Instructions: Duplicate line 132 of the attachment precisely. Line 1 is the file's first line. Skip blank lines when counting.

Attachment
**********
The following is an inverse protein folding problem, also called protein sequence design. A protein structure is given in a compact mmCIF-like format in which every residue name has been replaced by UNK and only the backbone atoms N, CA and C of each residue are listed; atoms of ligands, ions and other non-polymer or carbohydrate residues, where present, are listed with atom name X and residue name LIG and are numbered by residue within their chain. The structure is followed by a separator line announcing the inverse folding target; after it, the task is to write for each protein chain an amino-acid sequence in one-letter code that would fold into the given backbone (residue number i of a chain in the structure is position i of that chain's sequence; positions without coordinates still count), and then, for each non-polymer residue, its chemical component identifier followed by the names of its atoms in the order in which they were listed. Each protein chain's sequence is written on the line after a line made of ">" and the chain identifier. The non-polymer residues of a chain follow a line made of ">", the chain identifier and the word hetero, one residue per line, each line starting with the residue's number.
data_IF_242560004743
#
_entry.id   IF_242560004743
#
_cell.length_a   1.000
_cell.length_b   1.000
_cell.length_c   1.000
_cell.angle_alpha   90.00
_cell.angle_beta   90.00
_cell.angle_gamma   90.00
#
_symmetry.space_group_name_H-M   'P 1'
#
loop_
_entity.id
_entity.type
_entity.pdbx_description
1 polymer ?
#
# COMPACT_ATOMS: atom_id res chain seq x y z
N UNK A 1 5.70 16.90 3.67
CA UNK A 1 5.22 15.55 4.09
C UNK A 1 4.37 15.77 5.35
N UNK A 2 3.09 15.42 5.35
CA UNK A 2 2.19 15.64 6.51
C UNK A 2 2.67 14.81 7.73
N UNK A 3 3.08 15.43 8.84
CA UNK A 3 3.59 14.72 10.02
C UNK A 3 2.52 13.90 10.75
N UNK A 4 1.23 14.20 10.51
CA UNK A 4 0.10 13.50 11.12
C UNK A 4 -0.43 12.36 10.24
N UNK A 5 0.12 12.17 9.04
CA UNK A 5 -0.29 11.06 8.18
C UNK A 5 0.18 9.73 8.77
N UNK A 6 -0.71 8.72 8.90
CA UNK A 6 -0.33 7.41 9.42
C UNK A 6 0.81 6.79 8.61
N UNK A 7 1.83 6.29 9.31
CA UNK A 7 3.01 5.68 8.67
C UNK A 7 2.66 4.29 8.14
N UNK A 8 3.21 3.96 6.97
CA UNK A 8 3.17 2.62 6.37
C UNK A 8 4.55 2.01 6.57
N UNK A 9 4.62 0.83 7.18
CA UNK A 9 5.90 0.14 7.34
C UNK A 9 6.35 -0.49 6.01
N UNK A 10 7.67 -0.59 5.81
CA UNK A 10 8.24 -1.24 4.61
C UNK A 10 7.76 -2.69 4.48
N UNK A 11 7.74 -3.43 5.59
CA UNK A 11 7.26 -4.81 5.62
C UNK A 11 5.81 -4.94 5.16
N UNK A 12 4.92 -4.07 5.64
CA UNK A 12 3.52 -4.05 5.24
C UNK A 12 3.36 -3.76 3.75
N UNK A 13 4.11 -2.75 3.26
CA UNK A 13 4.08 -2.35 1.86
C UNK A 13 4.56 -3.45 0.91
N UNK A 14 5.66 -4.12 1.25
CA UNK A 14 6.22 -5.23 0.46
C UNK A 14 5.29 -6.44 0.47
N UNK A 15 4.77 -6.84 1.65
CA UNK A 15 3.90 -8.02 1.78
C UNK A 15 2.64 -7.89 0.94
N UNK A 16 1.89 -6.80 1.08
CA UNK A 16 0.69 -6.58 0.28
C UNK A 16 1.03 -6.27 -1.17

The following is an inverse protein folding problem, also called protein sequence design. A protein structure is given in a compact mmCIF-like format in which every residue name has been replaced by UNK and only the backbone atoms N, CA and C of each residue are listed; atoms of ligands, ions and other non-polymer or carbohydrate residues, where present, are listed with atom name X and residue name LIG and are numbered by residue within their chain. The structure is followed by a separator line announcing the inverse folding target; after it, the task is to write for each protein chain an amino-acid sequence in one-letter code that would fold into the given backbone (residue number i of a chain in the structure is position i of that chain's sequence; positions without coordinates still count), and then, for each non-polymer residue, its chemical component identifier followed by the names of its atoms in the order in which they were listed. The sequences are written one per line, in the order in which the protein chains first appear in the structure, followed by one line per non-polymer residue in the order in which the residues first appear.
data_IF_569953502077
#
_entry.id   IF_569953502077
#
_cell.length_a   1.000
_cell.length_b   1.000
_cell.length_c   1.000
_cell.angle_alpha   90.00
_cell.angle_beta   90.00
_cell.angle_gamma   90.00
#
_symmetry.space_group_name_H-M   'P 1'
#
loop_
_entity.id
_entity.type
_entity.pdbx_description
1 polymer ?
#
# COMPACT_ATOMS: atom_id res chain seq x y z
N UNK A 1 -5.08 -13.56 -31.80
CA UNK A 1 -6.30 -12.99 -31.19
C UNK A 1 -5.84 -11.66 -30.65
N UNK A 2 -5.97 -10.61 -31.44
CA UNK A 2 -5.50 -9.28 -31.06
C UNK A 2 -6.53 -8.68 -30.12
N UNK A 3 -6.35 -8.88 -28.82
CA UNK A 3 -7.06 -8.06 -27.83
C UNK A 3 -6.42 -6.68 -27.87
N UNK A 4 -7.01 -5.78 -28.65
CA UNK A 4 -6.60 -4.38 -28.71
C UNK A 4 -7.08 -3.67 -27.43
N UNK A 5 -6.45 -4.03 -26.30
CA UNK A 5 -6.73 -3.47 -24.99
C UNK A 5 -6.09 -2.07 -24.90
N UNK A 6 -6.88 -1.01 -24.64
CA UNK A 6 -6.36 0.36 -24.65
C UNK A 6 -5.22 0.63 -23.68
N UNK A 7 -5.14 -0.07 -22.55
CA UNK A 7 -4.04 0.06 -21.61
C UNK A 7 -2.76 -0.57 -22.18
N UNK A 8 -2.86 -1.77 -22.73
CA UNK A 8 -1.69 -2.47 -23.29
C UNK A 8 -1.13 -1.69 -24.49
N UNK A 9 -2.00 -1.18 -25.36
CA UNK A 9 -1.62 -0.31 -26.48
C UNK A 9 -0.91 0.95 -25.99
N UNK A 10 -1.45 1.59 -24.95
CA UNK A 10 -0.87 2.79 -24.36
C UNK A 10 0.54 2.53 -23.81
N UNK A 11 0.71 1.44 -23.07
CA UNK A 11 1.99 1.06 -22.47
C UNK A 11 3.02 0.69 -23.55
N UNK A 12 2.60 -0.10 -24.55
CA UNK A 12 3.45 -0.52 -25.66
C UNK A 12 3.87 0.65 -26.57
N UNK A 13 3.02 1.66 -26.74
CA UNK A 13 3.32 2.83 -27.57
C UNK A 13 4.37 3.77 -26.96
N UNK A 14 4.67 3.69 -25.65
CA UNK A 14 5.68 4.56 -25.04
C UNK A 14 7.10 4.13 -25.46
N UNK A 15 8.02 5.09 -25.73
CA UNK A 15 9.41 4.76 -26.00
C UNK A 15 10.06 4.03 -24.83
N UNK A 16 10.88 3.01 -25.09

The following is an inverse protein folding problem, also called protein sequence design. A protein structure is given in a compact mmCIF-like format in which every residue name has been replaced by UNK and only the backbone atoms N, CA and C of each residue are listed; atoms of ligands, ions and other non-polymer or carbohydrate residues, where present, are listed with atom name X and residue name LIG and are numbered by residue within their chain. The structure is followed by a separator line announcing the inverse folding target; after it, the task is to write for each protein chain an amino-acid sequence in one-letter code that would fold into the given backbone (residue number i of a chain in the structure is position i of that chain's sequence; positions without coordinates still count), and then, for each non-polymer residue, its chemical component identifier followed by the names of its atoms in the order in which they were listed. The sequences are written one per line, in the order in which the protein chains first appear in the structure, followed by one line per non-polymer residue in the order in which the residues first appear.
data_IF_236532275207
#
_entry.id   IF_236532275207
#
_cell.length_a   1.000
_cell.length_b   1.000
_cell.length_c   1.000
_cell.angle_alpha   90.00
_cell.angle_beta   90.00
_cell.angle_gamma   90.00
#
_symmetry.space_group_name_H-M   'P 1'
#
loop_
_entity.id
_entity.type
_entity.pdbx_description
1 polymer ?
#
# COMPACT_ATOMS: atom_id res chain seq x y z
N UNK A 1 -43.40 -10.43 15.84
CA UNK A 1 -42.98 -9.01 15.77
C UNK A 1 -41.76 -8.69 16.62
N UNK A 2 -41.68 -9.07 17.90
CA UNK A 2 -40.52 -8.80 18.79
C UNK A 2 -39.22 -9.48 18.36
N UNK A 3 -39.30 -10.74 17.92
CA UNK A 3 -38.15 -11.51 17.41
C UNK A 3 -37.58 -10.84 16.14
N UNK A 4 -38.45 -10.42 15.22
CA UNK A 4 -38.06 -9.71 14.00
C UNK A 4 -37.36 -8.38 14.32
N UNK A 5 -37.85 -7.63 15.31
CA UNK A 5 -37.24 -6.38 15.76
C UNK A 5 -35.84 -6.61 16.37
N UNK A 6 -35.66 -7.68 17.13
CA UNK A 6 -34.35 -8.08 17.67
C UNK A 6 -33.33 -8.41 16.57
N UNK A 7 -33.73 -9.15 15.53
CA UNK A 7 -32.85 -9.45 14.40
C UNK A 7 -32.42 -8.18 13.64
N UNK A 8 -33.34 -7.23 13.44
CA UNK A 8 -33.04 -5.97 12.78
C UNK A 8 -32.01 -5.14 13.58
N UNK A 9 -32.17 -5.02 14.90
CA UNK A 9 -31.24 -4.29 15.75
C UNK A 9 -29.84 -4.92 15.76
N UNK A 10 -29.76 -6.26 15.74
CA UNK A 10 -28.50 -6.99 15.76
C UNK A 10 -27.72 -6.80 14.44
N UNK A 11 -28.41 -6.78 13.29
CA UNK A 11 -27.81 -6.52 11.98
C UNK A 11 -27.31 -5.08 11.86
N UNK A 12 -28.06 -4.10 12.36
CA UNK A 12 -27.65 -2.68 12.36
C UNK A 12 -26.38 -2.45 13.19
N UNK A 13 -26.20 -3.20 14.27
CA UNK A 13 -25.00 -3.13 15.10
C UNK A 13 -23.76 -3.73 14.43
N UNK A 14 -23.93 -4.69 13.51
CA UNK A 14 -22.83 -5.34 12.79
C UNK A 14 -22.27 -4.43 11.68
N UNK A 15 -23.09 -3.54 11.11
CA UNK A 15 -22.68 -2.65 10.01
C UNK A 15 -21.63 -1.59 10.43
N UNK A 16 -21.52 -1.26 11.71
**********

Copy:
C UNK A 14 7.10 4.13 -25.46